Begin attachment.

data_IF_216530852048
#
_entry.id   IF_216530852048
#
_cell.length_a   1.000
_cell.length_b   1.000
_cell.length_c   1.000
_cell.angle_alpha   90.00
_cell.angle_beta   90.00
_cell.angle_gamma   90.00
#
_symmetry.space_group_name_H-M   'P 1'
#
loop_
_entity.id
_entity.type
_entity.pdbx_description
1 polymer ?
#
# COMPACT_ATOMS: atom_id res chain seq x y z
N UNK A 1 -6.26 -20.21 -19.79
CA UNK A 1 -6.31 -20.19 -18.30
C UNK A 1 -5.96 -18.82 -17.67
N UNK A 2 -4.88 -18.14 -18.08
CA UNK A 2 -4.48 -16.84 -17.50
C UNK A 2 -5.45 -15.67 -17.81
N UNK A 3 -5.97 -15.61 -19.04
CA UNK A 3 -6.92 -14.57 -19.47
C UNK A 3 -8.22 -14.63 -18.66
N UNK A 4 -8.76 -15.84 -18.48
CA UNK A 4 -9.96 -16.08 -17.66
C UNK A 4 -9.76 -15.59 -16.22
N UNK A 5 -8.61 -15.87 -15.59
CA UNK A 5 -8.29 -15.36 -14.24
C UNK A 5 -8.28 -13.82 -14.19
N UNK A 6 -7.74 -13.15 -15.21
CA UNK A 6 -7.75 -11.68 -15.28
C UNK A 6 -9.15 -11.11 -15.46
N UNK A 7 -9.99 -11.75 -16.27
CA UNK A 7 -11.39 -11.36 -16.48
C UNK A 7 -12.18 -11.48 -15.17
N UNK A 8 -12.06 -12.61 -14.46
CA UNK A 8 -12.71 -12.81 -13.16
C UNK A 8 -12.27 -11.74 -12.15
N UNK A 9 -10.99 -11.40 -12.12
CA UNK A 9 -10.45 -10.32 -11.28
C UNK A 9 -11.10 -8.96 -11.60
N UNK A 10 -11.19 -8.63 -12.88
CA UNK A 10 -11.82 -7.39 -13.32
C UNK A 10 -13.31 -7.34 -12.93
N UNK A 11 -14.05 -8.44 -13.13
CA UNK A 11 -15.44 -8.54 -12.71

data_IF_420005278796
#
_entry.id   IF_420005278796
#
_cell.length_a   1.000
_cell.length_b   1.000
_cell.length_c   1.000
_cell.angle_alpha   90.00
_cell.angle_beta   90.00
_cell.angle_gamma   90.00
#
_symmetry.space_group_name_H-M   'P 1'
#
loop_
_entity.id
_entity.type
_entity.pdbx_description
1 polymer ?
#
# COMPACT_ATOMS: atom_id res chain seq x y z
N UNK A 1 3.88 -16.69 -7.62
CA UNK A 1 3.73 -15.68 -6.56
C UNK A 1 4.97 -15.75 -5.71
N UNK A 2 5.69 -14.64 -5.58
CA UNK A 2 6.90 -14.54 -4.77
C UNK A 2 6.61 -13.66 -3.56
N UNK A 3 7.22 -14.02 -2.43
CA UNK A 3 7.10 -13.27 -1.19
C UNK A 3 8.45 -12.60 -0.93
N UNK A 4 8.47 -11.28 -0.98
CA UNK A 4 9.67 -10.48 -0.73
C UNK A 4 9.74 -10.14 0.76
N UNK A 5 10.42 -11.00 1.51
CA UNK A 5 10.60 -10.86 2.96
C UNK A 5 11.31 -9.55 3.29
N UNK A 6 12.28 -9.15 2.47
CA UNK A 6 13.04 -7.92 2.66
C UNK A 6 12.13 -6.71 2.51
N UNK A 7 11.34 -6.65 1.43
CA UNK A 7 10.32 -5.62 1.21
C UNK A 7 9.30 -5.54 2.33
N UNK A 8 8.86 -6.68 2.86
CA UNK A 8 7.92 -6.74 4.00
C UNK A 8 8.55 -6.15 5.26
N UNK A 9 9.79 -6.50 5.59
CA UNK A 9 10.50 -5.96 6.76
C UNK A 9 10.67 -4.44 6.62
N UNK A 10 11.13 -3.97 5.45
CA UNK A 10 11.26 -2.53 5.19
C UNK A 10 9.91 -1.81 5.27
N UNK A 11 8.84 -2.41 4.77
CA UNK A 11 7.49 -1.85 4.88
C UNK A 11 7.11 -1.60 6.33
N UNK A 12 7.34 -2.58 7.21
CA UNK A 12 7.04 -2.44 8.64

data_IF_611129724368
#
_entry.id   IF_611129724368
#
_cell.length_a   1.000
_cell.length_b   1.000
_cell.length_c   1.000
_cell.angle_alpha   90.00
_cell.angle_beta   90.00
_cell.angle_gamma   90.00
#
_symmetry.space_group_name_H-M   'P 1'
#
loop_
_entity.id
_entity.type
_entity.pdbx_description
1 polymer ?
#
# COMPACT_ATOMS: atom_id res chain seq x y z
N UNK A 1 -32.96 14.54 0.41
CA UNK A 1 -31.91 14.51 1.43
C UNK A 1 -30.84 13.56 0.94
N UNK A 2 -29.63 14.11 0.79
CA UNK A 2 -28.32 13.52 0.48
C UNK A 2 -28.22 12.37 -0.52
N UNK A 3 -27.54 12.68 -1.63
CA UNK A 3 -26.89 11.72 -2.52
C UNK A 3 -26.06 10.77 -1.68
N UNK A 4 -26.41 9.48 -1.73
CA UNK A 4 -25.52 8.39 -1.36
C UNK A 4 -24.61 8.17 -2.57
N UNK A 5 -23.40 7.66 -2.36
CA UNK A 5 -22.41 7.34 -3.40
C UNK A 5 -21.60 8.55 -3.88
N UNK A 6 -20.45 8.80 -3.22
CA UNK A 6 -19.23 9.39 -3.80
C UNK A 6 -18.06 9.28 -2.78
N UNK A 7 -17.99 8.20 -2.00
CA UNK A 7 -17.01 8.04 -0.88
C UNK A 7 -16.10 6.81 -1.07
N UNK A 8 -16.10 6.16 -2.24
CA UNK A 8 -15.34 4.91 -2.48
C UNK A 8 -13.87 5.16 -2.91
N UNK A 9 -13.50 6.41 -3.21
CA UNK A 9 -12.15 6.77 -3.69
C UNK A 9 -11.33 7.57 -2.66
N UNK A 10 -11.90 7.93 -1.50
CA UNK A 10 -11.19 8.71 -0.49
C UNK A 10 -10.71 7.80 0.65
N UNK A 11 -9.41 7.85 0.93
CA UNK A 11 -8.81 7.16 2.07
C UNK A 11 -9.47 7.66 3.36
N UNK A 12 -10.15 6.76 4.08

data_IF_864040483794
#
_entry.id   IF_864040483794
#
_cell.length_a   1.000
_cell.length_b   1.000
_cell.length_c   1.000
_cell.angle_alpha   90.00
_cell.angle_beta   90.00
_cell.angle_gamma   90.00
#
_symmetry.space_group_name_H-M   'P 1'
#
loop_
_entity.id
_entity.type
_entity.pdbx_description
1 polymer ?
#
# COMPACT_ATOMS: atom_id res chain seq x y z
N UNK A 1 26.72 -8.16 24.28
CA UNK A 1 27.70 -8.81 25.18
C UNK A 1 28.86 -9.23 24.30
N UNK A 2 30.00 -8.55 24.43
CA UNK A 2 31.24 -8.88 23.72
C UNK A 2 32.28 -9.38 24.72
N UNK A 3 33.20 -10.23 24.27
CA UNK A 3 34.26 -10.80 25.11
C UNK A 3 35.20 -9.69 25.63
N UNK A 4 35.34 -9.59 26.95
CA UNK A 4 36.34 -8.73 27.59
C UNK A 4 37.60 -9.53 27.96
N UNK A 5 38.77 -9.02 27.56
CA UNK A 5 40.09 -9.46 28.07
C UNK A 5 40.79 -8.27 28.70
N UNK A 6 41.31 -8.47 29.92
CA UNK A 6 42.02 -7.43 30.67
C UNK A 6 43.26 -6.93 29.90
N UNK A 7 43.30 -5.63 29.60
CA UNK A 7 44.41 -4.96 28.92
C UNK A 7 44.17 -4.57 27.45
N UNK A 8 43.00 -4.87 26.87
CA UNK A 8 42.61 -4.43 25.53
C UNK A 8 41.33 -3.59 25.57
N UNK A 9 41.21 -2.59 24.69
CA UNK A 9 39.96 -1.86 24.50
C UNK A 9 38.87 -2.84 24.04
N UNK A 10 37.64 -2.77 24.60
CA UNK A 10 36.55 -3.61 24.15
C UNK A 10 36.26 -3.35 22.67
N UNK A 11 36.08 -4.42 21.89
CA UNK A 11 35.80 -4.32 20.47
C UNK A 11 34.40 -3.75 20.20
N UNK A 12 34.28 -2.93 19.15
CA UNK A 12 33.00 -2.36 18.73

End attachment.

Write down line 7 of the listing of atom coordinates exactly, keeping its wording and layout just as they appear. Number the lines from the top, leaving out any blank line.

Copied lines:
_cell.length_c   1.000